Tees & Swale Group minister Hilary Collinson has recently returned from a visit to Israel and the Occupied Palestinian Territory, where her sister, Theresa Mansbridge, is presently on a three month placement with EAPPI – The Ecumenical Accompaniment Programme in Palestine and Israel.
Now back home, Hilary has written about her experiences in The Link, the magazine of our churches in Barnard Castle and Swaledale. Most ministers find having to write a regular letter for the monthly church magazine one of their most demanding tasks. Maybe Hilary almost found this one wrote itself….. (posted here with her permission)
This will be a slightly different Minister’s letter this issue, as my mind is still trying to process all the experiences I have had in Israel/Palestine over the past 10 days or so. However, I will heed the advice of the Dean of the St. George’s Anglican Cathedral in Jerusalem: ‘do not become a two week expert’. He described visitors to Israel/Palestine as falling into several camps: ‘those who come for two weeks and write a book, those who come for 6 months and write an article, and those who stay longer and become even more confused!’ I think I come back after 10 days with that feeling of confusion in what is a highly complex, deeply disturbing and ultimately perplexing situation.
I have walked the pavements of the Old City of Jerusalem, moving from quarter to quarter with subtle differences in a warren of streets. I have been into Churches that were far from our tradition and felt somewhat alien. I have been to the borders of the Gaza Strip and looked out on Gaza City and a Hamas military training camp and heard a most inspiring Israeli Jewish woman from ‘Other Voice’ saying there will be peace one day. I have heard talks on the messy political situation in Israel where some in the new Coalition state, ‘Palestinian women give birth to snakes’, and ‘Palestinians are animals’.
I have sat down with a Palestinian Christian just outside occupied Bethlehem, who has called his land ‘The Tent of Nations’, when all around him are illegal Israeli settlements seeking to take his land away from him little by little, and walking back through the notorious Checkpoint 300. I have also sat listening to an inspiring Palestinian Muslim who fears that any day the Israeli army and settlers will come to turn him and his family, yet again, off the land they have owned and farmed since before the Ottoman Empire held the land.
I have walked around a Jewish complex guarded by a security firm in Haifa, Israel’s third largest city, and briefly met a ‘Rabbi for Peace.’ I have listened to Israeli peace activists, and told how to be a ‘cooked noodle’ to make it hard for police or army to move you, and another who supports young men and women who wish to refuse conscription. She also described the effect of military service on the 18-22 year old citizens, with increase in domestic violence and physical child abuse.
I went to the Crusader city of Alekko (Acre) and went along the Templar tunnels to emerge in the busy Arab souk. I ‘planted’ a remembrance cross on the grave of a relative of an Elder in the Pastorate, and paddled in the Med. near the place my father served some of his national service in Haifa. I have heard a complex lecture on Human Rights law and been to the Holocaust Memorial Yad Vashem, followed by a visit to an abandoned Palestinian village, where Ariel Sharon and his gang shot dead five Palestinians in 1947, whilst we heard read an eye-witness account by a young child, who left her favourite toys, as her father genuinely thought they would be back in a few days.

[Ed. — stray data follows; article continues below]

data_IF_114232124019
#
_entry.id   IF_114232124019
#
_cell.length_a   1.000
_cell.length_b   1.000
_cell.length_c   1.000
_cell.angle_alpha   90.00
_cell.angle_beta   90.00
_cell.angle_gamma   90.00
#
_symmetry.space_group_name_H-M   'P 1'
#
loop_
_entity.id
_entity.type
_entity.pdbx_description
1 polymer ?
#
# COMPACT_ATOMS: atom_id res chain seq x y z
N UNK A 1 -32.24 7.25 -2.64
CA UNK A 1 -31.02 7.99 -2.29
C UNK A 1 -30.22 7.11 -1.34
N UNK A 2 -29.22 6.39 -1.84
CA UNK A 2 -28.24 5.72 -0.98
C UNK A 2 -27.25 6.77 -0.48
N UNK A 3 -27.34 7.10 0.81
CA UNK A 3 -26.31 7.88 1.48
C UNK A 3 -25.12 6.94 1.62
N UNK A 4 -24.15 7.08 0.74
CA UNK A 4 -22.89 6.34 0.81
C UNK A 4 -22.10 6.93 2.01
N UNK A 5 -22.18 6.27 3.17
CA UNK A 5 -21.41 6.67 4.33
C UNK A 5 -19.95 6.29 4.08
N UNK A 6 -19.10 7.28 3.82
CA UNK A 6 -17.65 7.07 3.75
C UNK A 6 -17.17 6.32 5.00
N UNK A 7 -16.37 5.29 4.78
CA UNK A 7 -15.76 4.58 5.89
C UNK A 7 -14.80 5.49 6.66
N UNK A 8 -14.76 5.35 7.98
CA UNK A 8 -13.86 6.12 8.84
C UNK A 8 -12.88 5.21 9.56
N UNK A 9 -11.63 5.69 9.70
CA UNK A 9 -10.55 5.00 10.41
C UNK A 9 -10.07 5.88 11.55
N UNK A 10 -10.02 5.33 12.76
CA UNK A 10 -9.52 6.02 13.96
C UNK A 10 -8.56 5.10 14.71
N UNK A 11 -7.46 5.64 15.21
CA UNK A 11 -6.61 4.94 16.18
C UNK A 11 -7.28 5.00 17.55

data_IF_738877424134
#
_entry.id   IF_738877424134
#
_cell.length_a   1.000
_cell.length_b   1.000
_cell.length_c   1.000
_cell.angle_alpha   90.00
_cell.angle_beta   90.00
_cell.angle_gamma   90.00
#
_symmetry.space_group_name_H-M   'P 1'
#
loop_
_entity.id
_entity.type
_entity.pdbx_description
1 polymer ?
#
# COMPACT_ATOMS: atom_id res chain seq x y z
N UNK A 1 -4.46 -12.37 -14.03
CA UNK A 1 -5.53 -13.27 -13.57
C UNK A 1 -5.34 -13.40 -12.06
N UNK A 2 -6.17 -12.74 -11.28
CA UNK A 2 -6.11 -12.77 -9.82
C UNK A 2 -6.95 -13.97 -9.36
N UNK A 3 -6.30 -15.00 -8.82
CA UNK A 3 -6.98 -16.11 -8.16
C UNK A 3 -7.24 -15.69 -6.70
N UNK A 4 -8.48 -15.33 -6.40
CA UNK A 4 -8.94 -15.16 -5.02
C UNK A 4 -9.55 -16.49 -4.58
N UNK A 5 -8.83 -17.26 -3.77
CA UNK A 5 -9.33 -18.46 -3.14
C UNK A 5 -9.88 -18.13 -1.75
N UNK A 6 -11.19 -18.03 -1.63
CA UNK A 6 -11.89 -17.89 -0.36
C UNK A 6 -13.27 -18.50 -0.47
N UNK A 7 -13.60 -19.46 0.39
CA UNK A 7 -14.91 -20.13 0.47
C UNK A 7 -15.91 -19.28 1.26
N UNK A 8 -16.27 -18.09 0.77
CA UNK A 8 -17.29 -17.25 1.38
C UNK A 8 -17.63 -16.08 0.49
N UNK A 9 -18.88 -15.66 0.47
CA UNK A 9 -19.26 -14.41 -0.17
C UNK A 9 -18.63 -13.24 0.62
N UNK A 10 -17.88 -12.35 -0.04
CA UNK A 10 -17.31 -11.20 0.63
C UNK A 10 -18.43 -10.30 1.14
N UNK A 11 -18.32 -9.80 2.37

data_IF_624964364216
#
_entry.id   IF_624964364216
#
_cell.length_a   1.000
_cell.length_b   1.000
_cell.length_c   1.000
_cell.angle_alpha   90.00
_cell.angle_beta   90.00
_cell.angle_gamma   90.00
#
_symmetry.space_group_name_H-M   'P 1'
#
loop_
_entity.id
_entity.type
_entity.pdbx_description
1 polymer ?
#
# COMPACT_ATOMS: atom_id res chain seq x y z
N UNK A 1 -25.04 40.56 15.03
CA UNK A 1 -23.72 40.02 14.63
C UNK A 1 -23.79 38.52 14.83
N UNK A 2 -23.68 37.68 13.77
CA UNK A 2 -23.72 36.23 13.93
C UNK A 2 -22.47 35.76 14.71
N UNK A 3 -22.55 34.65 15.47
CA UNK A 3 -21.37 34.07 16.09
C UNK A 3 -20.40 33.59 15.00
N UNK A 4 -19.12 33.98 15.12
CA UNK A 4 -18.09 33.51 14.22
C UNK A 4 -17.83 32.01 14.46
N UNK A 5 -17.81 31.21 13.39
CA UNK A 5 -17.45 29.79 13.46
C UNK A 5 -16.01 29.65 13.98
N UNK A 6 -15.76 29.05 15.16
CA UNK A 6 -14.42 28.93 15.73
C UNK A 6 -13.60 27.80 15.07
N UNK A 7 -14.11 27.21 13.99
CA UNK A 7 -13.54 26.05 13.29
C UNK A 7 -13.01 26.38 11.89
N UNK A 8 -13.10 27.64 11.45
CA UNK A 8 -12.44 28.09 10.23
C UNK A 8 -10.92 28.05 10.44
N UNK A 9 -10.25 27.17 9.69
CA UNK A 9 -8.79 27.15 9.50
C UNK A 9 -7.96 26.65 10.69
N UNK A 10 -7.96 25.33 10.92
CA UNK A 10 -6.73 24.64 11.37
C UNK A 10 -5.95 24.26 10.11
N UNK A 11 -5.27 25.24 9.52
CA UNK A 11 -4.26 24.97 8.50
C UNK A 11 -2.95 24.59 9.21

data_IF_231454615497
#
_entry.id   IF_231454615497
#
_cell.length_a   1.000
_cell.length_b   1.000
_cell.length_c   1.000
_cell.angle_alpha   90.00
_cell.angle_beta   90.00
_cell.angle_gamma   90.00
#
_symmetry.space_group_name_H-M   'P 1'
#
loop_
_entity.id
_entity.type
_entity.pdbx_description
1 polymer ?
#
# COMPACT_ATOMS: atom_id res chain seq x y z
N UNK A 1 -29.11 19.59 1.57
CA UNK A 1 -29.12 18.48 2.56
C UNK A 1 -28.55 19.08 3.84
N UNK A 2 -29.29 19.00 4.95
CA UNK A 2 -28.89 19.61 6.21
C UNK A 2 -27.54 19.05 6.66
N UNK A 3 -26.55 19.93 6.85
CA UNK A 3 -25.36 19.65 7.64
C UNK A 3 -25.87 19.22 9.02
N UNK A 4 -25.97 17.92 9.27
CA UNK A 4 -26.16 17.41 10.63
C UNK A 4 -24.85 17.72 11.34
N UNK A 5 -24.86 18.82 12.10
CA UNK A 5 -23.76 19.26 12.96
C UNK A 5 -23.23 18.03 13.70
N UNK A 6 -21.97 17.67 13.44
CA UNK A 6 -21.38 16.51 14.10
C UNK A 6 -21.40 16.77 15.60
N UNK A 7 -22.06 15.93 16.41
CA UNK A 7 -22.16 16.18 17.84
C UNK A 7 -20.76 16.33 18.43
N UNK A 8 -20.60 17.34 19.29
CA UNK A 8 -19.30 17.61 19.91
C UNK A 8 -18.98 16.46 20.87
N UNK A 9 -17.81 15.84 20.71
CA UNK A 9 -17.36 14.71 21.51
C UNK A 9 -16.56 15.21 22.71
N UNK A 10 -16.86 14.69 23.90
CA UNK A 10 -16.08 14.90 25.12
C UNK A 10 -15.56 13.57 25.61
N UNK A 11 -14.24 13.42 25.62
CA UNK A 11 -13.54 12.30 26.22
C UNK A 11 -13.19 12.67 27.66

I have drunk coffee in a ‘Swiss café’ in East Jerusalem (the predominantly Muslim area), eaten ‘Austrian strudel’ in a café in Haifa, been given a complimentary copy of the Quran in English with my falafels, and been moved by a poem by a famous Palestinian poet.
I have been in a group in a group of Norwegians, Finns, Germans, Swiss, Filipino, Swedes, South Africans and Brits, all there to be Ecumenical Accompaniers monitoring the infringements of Human Rights they witness daily throughout the West Bank. I have listened to their experiences, their frustrations, their reflections so far, and grown in my admiration for the work they do. I have sung ‘If I had a hammer I’d hammer in the morning’ (after many years, and it seemed so fitting), ‘It’s the hammer of justice, it’s the bell of freedom, it’s the song about love between my brothers and my sisters, all over this land!’
So please forgive my confusion, my perplexity, my lack of clarity – for greater minds and more experienced commentators cannot seem to really explain how the area has come to this, nor indeed see a clear way forward. However, one theme ran through the whole of the 10 days, that however complex, however perplexing, however disturbing, the work of peacemakers is vital and we should support them in whatever way we can – especially upholding them in prayer. And my clearest thought throughout all of this, was Jesus weeping over Jerusalem, and his words from the cross, ‘Father, forgive them’. Yet we also must take care that we don’t look at the speck in others’ eye when there is a plank in our own, and we need to think about how we reflect the way of peace in our own lives and communities.
The Link editor has added: Do read the blogs by Theresa and other Ecumenical Accompaniers on: http://eyewitnessblogs.com. Read and meditate on Isaiah chapters 59 and 61. Pray for the accompaniers and the people living in the Holy Land.